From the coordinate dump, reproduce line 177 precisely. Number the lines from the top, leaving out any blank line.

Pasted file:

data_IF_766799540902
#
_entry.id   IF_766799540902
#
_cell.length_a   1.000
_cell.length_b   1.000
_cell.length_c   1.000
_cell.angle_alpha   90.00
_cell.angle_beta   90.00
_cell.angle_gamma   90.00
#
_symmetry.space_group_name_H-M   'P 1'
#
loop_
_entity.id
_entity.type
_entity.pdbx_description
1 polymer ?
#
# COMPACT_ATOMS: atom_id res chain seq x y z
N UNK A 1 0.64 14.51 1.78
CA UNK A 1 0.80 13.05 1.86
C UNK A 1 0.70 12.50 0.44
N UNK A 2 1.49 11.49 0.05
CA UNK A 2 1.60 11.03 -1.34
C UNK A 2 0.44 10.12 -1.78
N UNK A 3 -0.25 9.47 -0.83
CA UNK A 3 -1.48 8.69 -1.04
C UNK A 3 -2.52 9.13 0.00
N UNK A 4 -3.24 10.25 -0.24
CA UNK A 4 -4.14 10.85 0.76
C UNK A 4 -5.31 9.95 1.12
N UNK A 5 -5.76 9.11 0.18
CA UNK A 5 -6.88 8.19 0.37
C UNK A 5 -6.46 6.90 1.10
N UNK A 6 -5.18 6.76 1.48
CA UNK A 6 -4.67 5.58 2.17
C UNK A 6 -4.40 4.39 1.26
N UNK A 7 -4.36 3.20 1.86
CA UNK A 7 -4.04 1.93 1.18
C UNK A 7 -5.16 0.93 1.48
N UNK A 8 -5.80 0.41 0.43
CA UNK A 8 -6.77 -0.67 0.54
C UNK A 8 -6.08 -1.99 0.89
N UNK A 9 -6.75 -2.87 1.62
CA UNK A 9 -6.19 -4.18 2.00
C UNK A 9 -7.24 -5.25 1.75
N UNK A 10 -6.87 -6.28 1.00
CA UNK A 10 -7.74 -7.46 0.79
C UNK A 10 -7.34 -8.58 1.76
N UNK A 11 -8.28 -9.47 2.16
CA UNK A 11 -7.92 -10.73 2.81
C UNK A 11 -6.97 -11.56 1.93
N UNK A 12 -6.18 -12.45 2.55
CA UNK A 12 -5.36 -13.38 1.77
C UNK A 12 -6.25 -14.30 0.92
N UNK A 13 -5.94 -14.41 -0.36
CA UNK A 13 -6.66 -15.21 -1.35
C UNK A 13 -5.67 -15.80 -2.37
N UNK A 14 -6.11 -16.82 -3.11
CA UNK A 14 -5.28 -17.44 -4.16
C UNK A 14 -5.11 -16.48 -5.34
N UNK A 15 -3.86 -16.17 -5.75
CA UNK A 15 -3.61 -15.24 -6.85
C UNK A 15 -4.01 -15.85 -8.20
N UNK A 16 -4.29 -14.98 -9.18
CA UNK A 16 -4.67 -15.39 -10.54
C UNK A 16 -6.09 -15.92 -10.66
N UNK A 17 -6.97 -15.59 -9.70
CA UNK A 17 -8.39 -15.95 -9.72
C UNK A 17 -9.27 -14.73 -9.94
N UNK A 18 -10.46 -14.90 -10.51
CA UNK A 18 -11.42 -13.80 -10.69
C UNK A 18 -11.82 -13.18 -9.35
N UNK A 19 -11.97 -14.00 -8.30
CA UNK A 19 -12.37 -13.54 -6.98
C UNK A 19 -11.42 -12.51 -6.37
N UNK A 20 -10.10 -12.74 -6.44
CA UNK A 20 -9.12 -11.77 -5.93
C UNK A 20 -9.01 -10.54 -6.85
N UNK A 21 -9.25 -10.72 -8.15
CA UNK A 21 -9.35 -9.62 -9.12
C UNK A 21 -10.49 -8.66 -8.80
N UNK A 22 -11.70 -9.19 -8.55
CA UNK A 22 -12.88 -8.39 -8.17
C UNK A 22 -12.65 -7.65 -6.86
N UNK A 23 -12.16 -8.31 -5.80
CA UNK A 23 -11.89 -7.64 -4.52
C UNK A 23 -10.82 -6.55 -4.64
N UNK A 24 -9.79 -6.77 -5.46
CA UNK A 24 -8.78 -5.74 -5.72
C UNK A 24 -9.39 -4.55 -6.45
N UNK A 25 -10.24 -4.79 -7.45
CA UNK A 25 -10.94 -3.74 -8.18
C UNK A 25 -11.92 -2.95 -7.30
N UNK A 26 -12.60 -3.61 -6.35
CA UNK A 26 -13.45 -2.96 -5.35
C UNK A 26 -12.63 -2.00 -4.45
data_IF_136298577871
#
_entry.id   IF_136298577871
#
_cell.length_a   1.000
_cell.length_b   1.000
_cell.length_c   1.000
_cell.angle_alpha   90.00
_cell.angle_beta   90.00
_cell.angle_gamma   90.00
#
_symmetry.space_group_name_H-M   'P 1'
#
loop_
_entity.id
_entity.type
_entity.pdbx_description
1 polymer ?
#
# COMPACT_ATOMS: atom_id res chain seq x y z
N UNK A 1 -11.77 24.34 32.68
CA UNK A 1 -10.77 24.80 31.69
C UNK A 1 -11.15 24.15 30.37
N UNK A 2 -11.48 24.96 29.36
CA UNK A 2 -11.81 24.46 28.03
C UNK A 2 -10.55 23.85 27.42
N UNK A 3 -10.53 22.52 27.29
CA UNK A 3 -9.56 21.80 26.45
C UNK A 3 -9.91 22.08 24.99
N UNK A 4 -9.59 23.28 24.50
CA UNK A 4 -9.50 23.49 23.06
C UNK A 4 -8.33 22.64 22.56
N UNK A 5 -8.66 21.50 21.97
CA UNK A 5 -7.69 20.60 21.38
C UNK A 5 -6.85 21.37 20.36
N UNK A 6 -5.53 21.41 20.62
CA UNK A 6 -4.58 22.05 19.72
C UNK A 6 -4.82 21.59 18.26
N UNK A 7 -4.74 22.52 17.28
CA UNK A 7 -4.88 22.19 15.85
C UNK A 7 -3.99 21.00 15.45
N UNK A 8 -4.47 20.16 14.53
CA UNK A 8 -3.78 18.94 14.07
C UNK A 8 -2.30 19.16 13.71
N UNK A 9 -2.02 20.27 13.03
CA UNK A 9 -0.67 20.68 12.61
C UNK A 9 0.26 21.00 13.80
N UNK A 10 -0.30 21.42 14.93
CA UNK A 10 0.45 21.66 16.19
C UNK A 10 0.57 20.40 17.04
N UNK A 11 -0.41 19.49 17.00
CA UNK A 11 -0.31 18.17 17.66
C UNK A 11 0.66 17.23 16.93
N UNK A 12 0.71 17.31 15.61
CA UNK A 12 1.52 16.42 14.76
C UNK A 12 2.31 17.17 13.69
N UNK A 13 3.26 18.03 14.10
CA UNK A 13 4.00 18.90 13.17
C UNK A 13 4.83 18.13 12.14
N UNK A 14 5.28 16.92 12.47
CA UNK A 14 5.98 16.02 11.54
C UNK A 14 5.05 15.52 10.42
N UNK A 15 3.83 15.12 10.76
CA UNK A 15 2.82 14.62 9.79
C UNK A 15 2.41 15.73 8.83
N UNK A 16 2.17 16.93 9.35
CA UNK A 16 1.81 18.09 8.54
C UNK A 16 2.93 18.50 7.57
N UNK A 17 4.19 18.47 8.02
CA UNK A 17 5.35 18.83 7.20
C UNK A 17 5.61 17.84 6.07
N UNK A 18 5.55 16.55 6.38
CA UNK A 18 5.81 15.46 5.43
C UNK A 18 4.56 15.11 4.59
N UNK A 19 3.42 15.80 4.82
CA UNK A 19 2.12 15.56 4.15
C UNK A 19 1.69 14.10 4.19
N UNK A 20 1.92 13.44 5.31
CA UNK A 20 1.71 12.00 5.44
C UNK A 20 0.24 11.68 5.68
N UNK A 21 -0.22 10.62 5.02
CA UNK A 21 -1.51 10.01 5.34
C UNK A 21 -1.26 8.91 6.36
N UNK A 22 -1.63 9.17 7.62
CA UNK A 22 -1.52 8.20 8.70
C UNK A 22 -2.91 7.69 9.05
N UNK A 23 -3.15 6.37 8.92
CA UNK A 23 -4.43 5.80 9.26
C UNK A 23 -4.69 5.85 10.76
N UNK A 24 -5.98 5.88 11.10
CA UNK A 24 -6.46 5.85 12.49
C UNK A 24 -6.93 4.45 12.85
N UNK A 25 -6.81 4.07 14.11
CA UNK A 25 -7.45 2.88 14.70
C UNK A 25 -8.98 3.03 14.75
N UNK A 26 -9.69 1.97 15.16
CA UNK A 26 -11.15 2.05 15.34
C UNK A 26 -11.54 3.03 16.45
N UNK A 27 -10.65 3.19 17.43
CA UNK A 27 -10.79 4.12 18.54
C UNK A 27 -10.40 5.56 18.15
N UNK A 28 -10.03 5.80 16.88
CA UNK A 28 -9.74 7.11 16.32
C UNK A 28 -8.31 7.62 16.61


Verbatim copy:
CA UNK A 20 1.71 12.00 5.44